|Olevia 227-S11 27-Inch 1080i Widescreen LCD HDTV|
|Reviews - Featured Reviews: Monitor | HDTV|
|Written by Hank Tolman - Edited by Olin Coles|
|Wednesday, 27 May 2009|
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Testing & Results
While I don't have any benchmark tests that I can run on this TV to pump some numbers and rate it against a standard, I think the most important feature of a TV or any display is how it looks. For that reason, I will be hooking this TV up to my computer, a Wii, a standard definition DVD player, and a Comcast HD cable box to see how well it performs in all categories. We'll see if all the claims are true.
• Motherboard: MICRO-STAR INTERNATIONAL CO., LTD MS-7235 REV:1.1
First, we'll start with the standard video input from the cable and from a standard DVD player. The image quality was excellent, as is expected from standard definition on a high definition set. The only real problem I had on the standard definition side is that there are only one set of A/V inputs. I couldn't hook up my DVD player and my Wii using these. I had use component video cables for one of them. While that's not a big deal, if I hadn't had component video cables lying around, it would be very annoying to switch back and forth between the different input devices.
Next, I hooked the TV up to my computer to run some High Definition video. Frankly, I was amazed at the video quality. It was tough getting it up to the 1080i resolution that it touts, and the video was a little blurry at that level, but at 720p, it performed outstandingly.
Probably the biggest surprise for me was the sound quality. I turned the set up all the way and was taken aback by the clarity of sound provided. Having the speakers mounted vertically on the sides of the TV made it much easier to differentiate between the stereo channels. Obviously it's no competition for even a mediocre sound system, but I was impressed by the quality none-the-less.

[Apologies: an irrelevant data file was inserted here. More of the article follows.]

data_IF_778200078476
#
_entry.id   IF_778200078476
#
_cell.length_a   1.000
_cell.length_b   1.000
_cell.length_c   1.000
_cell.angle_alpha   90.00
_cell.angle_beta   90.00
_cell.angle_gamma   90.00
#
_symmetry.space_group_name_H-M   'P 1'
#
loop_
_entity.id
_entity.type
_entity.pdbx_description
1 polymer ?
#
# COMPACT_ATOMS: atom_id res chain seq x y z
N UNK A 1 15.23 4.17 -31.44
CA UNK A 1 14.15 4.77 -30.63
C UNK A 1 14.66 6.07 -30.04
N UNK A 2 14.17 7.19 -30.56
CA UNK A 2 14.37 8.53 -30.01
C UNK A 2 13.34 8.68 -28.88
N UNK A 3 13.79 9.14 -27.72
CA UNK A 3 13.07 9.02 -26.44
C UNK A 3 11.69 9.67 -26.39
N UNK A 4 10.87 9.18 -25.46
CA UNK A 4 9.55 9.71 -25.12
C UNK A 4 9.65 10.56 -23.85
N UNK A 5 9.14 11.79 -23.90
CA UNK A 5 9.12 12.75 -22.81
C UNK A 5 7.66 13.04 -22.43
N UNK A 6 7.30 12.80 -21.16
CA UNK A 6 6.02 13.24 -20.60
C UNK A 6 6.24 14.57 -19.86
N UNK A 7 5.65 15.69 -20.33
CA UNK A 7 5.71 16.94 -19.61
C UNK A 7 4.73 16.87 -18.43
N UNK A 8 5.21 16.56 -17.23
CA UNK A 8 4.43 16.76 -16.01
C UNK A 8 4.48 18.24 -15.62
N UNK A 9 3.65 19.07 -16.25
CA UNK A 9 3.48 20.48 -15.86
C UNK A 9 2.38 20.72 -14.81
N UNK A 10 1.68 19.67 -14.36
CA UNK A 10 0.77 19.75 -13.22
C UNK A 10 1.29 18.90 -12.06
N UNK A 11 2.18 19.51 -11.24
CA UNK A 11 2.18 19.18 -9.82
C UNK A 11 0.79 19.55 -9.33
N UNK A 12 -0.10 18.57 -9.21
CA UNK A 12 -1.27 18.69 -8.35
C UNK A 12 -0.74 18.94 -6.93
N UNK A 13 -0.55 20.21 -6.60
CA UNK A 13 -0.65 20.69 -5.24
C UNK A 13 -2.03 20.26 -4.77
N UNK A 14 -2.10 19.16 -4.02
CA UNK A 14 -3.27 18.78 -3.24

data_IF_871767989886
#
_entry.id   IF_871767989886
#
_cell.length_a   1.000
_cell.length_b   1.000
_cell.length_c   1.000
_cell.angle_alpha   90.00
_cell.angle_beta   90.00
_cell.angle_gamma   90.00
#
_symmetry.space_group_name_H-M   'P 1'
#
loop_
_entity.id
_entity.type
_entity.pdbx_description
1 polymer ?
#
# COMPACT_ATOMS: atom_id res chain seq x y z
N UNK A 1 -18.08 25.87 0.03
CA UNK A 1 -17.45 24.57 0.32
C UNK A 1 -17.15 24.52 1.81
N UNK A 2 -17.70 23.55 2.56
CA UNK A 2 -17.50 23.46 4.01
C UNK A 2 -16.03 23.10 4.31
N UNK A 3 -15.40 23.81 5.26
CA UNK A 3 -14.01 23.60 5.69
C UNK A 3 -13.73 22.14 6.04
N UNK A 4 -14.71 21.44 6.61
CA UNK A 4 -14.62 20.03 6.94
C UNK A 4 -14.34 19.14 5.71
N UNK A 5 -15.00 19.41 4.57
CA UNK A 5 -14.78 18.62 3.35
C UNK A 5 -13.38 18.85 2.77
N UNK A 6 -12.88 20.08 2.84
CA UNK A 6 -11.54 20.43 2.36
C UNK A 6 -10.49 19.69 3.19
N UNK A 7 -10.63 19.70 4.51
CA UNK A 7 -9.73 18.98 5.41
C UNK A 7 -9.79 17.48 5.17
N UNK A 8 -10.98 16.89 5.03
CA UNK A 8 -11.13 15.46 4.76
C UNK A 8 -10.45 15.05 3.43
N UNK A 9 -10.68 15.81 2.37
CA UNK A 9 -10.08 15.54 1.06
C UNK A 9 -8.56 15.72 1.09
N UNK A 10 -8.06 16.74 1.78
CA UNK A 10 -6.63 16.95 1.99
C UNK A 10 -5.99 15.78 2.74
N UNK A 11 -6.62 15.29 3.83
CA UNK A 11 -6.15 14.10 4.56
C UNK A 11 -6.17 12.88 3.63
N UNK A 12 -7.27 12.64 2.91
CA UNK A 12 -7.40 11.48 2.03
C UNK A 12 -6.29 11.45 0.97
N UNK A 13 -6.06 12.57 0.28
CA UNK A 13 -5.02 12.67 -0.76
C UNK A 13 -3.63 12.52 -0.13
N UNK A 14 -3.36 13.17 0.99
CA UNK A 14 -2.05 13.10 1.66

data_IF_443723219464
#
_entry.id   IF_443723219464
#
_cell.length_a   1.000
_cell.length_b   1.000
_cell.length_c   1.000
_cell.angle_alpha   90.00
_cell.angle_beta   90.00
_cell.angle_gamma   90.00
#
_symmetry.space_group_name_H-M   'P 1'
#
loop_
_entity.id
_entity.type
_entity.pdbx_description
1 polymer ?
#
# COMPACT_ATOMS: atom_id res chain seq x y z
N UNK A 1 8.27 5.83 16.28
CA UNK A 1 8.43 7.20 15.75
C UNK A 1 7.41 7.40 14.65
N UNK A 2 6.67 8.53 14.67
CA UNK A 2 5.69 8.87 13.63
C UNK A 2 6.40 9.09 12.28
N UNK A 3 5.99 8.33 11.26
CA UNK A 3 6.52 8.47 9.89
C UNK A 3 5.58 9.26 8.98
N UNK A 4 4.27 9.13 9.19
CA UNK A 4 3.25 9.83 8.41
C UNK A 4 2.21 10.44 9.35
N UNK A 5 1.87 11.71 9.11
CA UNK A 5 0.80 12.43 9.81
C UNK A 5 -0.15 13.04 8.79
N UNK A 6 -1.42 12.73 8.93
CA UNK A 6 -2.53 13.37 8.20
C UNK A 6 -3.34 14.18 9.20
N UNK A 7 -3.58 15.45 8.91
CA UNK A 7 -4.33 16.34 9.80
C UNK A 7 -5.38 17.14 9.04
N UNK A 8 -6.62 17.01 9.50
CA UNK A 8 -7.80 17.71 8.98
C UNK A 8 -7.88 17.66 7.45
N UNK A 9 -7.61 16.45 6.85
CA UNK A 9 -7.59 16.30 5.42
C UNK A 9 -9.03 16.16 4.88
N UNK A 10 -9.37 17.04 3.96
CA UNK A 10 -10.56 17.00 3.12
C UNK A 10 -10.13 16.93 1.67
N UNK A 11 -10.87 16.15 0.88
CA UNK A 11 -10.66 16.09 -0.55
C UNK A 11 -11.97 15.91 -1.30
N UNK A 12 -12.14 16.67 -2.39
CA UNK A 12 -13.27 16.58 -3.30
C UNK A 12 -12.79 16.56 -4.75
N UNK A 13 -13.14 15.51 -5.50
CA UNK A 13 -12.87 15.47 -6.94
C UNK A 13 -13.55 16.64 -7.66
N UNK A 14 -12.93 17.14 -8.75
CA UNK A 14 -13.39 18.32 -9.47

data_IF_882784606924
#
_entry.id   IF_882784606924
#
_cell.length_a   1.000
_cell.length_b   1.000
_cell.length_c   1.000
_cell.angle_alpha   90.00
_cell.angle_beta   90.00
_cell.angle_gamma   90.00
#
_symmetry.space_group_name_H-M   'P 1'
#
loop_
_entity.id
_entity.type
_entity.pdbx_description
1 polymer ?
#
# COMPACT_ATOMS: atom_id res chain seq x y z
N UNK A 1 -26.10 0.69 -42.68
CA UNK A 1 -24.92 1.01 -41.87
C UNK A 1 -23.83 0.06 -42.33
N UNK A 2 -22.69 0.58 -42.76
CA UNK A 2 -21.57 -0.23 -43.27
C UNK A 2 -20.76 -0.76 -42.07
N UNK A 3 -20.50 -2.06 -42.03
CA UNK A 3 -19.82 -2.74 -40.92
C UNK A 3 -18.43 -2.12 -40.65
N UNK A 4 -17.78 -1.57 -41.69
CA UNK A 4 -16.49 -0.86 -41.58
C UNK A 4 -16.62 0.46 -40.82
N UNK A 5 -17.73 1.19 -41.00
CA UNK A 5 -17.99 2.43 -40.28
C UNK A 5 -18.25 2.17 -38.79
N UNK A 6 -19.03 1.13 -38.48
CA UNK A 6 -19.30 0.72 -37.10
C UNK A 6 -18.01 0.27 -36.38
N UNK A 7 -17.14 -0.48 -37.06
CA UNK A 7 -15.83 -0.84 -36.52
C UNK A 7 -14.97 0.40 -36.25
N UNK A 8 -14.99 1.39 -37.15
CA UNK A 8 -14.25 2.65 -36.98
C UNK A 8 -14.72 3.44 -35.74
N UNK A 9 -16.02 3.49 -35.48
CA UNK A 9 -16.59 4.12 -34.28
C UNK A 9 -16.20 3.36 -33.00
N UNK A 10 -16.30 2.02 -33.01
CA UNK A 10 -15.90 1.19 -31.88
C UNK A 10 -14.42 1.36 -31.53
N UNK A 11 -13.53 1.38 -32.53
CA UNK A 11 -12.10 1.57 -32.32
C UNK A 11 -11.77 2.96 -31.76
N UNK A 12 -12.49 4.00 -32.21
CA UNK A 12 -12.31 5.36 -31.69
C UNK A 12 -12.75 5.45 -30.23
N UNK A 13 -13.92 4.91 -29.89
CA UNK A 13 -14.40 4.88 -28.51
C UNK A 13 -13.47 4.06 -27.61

Working through the menu options was a challenge. Olevia has its easy to use menu as a feature of the TV, but I found it to be a drawback. The wheel in wheel function was confusing and I pushed the wrong button too often. It was pretty frustrating. One other point of discontent that I had was that the manual is only on the CD. There is no hard copy of it. So while trying to figure out some of the options, I had to run back and forth from the living room to the office to look up something in the manual. Again, its not a huge deal, but it was a little annoying.
The 178 degree viewing angle is no joke. From one side to the other, you can see the picture clearly from any vantage point. Horizontally, that is. Looking from above or below is a different story. The picture becomes less and less visible as the vertical viewing angle increases. Of course, I don't plan on watching too much TV from under or above the set anyway.
The final turn-off for me, and it's a big one in my book, was that I could not find a code for this TV that worked with any other remote control. I looked all over the web for a solution and it looks like the 3rd generation and above TiVo remote controls will work with it, but other than that, you are looking at between $90 and $250 for a universal remote. I don't mind using two remotes all that much, but the Olevia remote died on me after a few months. So until I fork over the big bucks for a nicer remote, I have to get my lazy self up off the couch to turn up the volume.